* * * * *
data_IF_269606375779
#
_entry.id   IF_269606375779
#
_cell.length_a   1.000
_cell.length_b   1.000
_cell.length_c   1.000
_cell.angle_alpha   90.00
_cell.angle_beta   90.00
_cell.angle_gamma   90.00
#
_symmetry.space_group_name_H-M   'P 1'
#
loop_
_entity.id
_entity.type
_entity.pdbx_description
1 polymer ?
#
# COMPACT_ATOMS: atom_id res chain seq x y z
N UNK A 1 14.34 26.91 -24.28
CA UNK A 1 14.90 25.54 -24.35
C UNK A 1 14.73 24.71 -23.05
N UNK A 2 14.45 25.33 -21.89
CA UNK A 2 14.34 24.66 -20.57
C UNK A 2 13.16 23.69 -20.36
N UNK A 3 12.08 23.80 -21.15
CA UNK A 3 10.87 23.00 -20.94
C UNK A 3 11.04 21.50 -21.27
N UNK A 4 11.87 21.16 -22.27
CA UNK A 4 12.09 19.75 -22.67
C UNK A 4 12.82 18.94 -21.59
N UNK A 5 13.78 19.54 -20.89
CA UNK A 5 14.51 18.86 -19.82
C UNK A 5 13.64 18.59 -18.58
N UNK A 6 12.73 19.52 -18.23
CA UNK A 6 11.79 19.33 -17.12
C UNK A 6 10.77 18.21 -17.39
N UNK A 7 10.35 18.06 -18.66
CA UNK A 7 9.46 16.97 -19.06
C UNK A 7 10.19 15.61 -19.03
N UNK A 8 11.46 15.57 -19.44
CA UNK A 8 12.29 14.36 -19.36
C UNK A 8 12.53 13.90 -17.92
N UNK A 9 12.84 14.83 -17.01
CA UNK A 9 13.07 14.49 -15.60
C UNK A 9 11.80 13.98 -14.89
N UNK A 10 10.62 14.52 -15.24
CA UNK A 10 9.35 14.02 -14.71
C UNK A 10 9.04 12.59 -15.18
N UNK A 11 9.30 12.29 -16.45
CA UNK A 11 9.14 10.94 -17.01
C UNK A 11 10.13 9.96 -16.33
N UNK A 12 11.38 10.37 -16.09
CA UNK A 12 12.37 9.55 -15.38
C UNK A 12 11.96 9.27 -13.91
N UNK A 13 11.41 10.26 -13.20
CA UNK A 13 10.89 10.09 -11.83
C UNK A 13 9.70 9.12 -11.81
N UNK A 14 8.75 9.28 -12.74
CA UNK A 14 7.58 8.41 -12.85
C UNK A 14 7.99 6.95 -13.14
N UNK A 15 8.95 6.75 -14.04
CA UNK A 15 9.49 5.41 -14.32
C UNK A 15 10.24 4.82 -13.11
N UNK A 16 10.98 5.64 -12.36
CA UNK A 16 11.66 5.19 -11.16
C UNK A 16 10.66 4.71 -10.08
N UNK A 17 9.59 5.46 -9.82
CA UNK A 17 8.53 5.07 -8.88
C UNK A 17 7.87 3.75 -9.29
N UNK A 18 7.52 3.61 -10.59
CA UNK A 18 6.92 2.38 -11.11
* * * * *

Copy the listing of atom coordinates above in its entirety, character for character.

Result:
data_IF_269606375779
#
_entry.id   IF_269606375779
#
_cell.length_a   1.000
_cell.length_b   1.000
_cell.length_c   1.000
_cell.angle_alpha   90.00
_cell.angle_beta   90.00
_cell.angle_gamma   90.00
#
_symmetry.space_group_name_H-M   'P 1'
#
loop_
_entity.id
_entity.type
_entity.pdbx_description
1 polymer ?
#
# COMPACT_ATOMS: atom_id res chain seq x y z
N UNK A 1 14.34 26.91 -24.28
CA UNK A 1 14.90 25.54 -24.35
C UNK A 1 14.73 24.71 -23.05
N UNK A 2 14.45 25.33 -21.89
CA UNK A 2 14.34 24.66 -20.57
C UNK A 2 13.16 23.69 -20.36
N UNK A 3 12.08 23.80 -21.15
CA UNK A 3 10.87 23.00 -20.94
C UNK A 3 11.04 21.50 -21.27
N UNK A 4 11.87 21.16 -22.27
CA UNK A 4 12.09 19.75 -22.67
C UNK A 4 12.82 18.94 -21.59
N UNK A 5 13.78 19.54 -20.89
CA UNK A 5 14.51 18.86 -19.82
C UNK A 5 13.64 18.59 -18.58
N UNK A 6 12.73 19.52 -18.23
CA UNK A 6 11.79 19.33 -17.12
C UNK A 6 10.77 18.21 -17.39
N UNK A 7 10.35 18.06 -18.66
CA UNK A 7 9.46 16.97 -19.06
C UNK A 7 10.19 15.61 -19.03
N UNK A 8 11.46 15.57 -19.44
CA UNK A 8 12.29 14.36 -19.36
C UNK A 8 12.53 13.90 -17.92
N UNK A 9 12.84 14.83 -17.01
CA UNK A 9 13.07 14.49 -15.60
C UNK A 9 11.80 13.98 -14.89
N UNK A 10 10.62 14.52 -15.24
CA UNK A 10 9.35 14.02 -14.71
C UNK A 10 9.04 12.59 -15.18
N UNK A 11 9.30 12.29 -16.45
CA UNK A 11 9.14 10.94 -17.01
C UNK A 11 10.13 9.96 -16.33
N UNK A 12 11.38 10.37 -16.09
CA UNK A 12 12.37 9.55 -15.38
C UNK A 12 11.96 9.27 -13.91
N UNK A 13 11.41 10.26 -13.20
CA UNK A 13 10.89 10.09 -11.83
C UNK A 13 9.70 9.12 -11.81
N UNK A 14 8.75 9.28 -12.74
CA UNK A 14 7.58 8.41 -12.85
C UNK A 14 7.99 6.95 -13.14
N UNK A 15 8.95 6.75 -14.04
CA UNK A 15 9.49 5.41 -14.32
C UNK A 15 10.24 4.82 -13.11
N UNK A 16 10.98 5.64 -12.36
CA UNK A 16 11.66 5.19 -11.16
C UNK A 16 10.66 4.71 -10.08
N UNK A 17 9.59 5.46 -9.82
CA UNK A 17 8.53 5.07 -8.88
C UNK A 17 7.87 3.75 -9.29
N UNK A 18 7.52 3.61 -10.59
CA UNK A 18 6.92 2.38 -11.11